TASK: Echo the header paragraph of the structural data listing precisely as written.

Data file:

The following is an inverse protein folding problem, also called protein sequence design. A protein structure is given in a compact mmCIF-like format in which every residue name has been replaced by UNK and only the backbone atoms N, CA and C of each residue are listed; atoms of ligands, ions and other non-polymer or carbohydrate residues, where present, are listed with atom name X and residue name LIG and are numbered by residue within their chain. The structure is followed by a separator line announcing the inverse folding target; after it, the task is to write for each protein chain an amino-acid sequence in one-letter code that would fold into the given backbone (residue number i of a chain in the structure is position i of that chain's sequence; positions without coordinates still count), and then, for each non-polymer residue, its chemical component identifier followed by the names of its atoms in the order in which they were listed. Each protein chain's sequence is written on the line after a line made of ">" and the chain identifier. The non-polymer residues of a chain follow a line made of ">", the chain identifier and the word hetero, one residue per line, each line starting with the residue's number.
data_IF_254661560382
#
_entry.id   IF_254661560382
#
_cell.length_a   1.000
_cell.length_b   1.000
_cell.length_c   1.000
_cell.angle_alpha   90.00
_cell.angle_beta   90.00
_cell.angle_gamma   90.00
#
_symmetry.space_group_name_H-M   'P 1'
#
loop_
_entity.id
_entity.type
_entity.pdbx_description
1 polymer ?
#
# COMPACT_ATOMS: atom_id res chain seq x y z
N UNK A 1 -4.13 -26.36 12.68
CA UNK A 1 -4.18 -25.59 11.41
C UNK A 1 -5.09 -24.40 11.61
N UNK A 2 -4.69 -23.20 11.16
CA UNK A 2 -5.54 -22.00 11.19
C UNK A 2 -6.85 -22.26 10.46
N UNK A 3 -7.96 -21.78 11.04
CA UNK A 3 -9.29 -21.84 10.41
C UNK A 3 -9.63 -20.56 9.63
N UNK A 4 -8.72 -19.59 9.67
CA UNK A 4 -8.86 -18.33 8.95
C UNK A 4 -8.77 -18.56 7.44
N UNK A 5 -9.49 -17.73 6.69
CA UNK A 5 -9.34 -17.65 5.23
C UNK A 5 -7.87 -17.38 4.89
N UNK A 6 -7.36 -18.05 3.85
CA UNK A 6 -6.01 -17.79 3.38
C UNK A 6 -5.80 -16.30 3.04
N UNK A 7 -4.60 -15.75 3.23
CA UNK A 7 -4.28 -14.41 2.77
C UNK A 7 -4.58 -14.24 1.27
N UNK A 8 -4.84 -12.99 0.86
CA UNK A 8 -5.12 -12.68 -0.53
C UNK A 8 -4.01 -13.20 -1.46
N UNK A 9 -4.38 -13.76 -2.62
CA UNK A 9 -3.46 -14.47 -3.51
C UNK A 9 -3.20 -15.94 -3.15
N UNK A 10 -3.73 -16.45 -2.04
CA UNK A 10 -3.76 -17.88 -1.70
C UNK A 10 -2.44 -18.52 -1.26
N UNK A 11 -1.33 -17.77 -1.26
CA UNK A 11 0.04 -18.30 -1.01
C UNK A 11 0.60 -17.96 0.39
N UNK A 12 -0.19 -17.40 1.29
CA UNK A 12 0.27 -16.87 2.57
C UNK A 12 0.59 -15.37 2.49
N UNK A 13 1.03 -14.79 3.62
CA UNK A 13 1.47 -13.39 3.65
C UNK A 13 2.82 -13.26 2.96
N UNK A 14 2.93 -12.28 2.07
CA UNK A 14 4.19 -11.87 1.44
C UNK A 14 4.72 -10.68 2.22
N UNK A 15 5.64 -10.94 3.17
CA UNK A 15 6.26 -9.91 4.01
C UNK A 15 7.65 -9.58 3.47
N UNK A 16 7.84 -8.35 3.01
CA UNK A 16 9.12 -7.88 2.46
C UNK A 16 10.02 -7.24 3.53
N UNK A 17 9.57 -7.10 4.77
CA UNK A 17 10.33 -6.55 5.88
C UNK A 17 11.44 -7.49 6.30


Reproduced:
The following is an inverse protein folding problem, also called protein sequence design. A protein structure is given in a compact mmCIF-like format in which every residue name has been replaced by UNK and only the backbone atoms N, CA and C of each residue are listed; atoms of ligands, ions and other non-polymer or carbohydrate residues, where present, are listed with atom name X and residue name LIG and are numbered by residue within their chain. The structure is followed by a separator line announcing the inverse folding target; after it, the task is to write for each protein chain an amino-acid sequence in one-letter code that would fold into the given backbone (residue number i of a chain in the structure is position i of that chain's sequence; positions without coordinates still count), and then, for each non-polymer residue, its chemical component identifier followed by the names of its atoms in the order in which they were listed. Each protein chain's sequence is written on the line after a line made of ">" and the chain identifier. The non-polymer residues of a chain follow a line made of ">", the chain identifier and the word hetero, one residue per line, each line starting with the residue's number.